By Humeyra Pamuk and Daphne Psaledakis WASHINGTON, Feb 18 (Reuters) – The United States on Tuesday ramped up pressure on Venezuela by blacklisting a subsidiary of Russian state oil major Rosneft that President Donald Trump’s administration said provides a financial lifeline to President Nicolas Maduro’s government.
The U.S. Treasury Department imposed sanctions on Rosneft Trading SA, the Geneva-based trading unit of Rosneft, as Washington targeted Moscow over its backing of Maduro’s government.
The move further complicates already-fraught U.S.-Russian relations. Russia condemned the sanctions, saying they amounted to unfair competition and would not deter Moscow from continuing to work with Venezuela. Russia’s Foreign Ministry said the move would further damage relations with Washington and undermine global free trade.
Venezuelan Foreign Minister Jorge Arreaza called the U.S. action “unilateral” and “coercive” and said Washington continued “attacking the Venezuelan people, trying to generate suffering and hardship.”
U.S. officials accused the Rosneft subsidiary of propping up the Venezuelan oil sector and engaging in “tricks” and ship-to-ship transfers to actively evade American sanctions.
“I think this is a very significant step, and I think you will see companies all over the world in the oil sector now move away from dealing with Rosneft Trading,” Elliott Abrams, the U.S. special representative for Venezuela, told reporters.
Treasury Secretary Steven Mnuchin added in a statement, “The United States is determined to prevent the looting of Venezuela’s oil assets by the corrupt Maduro regime.”
Abrams said Rosneft Trading now handles about 70 percent of Venezuelan oil. U.S. officials have warned companies worldwide about dealings with Rosneft Trading.
Rosneft called the sanctions an “outrage” and said that U.S. authorities, in conversations with the company, had repeatedly recognized that it was not breaching any restrictions. Rosneft said the U.S. Treasury Department has not presented any evidence of violations.
The United States in January 2019 recognized Venezuelan opposition leader Juan Guaido as the OPEC nation’s legitimate interim president in the aftermath of Maduro’s 2018 re-election that was widely described as fraudulent. Washington has ratcheted up sanctions and diplomatic pressure on Maduro’s government.
Maduro remains in power, backed by Venezuela’s military as well as Russia, China and Cuba. Maduro has overseen an economic collapse and the socialist president has been accused of corruption and human rights violations. His clinging to power has been a source of frustration for Trump, U.S. officials have said privately.
Along with the sanctions, the United States also issued a general license allowing companies 90 days to wind down their transactions with Rosneft Trading. Tuesday’s sanctions freeze any U.S.-held assets of Rosneft Trading and the subsidiary’s chairman of the board and president, Didier Casimiro, who also serves as a vice president of the parent company.
Rosneft shares fell 2.7 percent, underperforming oil prices and the broader Russian index. The sanctions announcement came soon before the close of the Russian market.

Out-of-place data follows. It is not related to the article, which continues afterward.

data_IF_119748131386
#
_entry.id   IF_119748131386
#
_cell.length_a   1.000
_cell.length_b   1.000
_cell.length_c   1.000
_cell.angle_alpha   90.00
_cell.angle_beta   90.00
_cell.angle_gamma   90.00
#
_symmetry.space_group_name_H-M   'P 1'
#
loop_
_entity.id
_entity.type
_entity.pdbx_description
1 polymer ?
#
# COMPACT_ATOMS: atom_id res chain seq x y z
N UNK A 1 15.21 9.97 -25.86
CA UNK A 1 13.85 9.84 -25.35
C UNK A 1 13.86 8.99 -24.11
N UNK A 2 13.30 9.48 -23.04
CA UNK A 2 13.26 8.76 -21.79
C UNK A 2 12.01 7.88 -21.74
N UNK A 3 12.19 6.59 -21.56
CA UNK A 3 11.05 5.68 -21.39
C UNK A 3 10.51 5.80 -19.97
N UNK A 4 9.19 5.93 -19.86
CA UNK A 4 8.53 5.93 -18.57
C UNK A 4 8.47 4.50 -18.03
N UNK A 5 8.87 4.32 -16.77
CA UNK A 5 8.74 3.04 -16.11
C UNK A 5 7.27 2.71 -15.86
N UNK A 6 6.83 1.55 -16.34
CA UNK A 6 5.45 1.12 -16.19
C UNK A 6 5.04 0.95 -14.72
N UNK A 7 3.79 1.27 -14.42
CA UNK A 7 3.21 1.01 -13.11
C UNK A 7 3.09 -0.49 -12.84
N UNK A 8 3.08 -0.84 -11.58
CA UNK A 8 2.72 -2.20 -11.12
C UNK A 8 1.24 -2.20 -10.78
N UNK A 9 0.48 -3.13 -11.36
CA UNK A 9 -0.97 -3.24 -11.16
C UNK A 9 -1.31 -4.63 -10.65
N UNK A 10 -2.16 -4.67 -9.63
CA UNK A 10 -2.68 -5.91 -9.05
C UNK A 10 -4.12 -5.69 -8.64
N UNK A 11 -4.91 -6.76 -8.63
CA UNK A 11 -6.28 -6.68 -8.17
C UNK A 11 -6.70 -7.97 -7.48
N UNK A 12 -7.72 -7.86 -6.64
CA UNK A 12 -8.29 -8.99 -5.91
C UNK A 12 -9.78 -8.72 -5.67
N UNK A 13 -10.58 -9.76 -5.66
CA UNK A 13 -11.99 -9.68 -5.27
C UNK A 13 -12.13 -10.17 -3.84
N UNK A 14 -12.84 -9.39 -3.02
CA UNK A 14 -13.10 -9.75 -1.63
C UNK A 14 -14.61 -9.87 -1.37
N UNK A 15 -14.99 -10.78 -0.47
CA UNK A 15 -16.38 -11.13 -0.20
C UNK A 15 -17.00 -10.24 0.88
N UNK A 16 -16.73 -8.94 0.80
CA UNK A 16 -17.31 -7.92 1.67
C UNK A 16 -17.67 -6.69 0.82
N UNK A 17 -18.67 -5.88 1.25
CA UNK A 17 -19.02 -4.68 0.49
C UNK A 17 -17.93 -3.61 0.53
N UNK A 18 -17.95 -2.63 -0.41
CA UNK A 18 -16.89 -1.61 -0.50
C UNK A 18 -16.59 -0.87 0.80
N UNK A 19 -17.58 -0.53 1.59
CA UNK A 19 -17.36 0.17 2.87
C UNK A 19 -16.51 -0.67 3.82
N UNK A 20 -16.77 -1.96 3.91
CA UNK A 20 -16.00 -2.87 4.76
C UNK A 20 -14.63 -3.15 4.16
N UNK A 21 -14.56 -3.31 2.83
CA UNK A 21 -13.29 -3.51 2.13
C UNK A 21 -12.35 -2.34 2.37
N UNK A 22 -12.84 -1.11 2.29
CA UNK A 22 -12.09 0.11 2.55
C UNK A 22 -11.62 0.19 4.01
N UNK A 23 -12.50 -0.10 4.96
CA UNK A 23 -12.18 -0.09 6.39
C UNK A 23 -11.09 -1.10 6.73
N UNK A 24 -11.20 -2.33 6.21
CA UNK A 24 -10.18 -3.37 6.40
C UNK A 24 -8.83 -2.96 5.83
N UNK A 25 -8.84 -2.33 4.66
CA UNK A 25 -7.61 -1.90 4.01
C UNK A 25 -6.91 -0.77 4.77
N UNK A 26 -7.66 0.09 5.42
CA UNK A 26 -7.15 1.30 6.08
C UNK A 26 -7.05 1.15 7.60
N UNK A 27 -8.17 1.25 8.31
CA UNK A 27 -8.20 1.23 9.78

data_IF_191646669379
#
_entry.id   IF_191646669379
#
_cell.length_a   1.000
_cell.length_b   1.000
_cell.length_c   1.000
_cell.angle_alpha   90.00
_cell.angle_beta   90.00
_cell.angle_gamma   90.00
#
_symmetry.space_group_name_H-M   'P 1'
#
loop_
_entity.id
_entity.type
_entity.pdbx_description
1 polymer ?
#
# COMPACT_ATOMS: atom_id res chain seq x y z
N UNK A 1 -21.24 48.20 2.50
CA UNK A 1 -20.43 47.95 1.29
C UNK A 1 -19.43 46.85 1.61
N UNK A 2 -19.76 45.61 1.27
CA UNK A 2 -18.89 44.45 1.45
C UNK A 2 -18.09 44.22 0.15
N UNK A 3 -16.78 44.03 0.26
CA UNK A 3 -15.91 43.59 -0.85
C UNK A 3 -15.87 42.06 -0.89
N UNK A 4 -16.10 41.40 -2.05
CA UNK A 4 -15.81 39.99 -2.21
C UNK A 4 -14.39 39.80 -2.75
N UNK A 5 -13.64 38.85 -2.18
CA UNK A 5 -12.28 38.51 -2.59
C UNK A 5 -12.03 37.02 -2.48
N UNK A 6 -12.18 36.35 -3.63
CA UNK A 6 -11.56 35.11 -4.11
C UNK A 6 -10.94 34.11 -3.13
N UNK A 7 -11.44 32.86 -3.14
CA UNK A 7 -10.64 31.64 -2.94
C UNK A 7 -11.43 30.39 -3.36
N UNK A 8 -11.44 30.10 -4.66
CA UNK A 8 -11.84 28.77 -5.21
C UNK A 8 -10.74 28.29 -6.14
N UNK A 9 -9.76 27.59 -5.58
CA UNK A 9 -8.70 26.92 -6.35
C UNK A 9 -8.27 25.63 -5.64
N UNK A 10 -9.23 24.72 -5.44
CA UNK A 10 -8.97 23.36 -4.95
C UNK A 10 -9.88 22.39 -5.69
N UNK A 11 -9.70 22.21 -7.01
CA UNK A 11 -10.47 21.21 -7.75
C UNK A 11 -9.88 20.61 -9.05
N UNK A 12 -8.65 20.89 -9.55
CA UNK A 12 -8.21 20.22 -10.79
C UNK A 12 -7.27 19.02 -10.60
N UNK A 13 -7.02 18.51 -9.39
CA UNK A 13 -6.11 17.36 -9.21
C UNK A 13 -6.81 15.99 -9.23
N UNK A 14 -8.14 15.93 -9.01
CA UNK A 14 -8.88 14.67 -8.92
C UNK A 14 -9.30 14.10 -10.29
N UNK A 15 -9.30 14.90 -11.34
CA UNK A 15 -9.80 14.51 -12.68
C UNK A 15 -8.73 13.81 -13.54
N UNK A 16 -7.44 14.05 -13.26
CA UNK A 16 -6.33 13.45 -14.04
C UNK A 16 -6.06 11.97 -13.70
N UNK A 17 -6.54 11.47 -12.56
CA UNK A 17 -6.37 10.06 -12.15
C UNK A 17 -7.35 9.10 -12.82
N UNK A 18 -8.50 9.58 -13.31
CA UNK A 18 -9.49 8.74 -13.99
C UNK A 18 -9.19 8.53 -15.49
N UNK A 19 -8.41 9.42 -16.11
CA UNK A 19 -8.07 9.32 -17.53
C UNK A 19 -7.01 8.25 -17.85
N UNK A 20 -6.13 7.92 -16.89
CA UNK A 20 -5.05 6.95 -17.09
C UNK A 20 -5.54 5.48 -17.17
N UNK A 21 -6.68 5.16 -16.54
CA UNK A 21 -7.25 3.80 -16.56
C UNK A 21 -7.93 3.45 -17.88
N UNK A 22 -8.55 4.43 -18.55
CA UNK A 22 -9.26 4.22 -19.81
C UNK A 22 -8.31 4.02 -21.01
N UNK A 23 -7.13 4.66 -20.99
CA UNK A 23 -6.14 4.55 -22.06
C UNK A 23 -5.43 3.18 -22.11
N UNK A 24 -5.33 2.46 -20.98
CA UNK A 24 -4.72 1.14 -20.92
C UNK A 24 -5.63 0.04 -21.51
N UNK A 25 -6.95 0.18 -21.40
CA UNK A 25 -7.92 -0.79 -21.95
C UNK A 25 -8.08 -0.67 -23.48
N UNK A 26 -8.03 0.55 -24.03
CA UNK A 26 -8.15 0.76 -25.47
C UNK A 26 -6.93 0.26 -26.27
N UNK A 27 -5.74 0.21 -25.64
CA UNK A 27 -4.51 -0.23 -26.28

It was unclear whether Tuesday’s move will reduce export revenue flowing to Maduro’s government, which continues to enjoy Moscow’s backing in a stand-off reminiscent of the Cold War. Russia and China have called U.S. sanctions against Venezuela illegal.
The decision to impose the sanctions was cleared by Trump, a senior administration official said. Secretary of State Mike Pompeo on Saturday discussed the blacklisting with his Russian counterpart Sergei Lavrov on the sidelines of the Munich security conference in Germany, the official said.
“Obviously we have deep differences over what is happening in Venezuela and what is the way out for Venezuela,” Abrams said, when asked about Pompeo’s discussion with Lavrov.
Moscow has acted as a lender of last resort for Venezuela, with the government and Rosneft providing at least $17 billion in loans and credit lines since 2006, and has also provided diplomatic support.
Rosneft is the world’s largest listed oil company by output.
Through units including Rosneft Trading and TNK Trading it took more than a third of Venezuela’s oil exports last year, according to PDVSA’s documents and Refinitiv Eikon vessel tracking data, for reselling to final customers, mainly in Asia. That way it became the largest intermediary of Venezuelan oil amid U.S. sanctions.
TNK Trading has not been blacklisted by the Treasury Department.
U.S. officials have been mindful of the need for caution in targeting a company as large and far-reaching as Rosneft because of the risk of causing unintended damage to American and allies’ interests.
A senior Trump administration official told reporters that Tuesday’s decision should not roil markets.
“The global markets – oil markets – are adequately supplied, and so we think while this is a serious action, global markets will remain stable,” said the official, who spoke on condition of anonymity.
The United States will have conversations with China and India, the leading buyers of Venezuelan oil, and with Spanish officials over Spanish company Repsol’s activities regarding Venezuela, Abrams said. Repsol declined comment.
U.S.-based Chevron has also come under criticism by Trump administration officials for its activities in producing oil with joint ventures in Venezuela. The U.S. government in January renewed a license for Chevron to operate in Venezuela until April 22. Chevron has said its activities are legal under the license.
Abrams declined to comment on Chevron.
(Reporting by Daphne Psaledakis and Humeyra Pamuk; Additional reporting by Susan Heavey, Dmitry Zhdannikov, Brian Ellsworth, Marianna Parraga, Timothy Gardner, Luc Cohen and Miguel Angel Gutierrez; Editing by Mary Milliken and Will Dunham)
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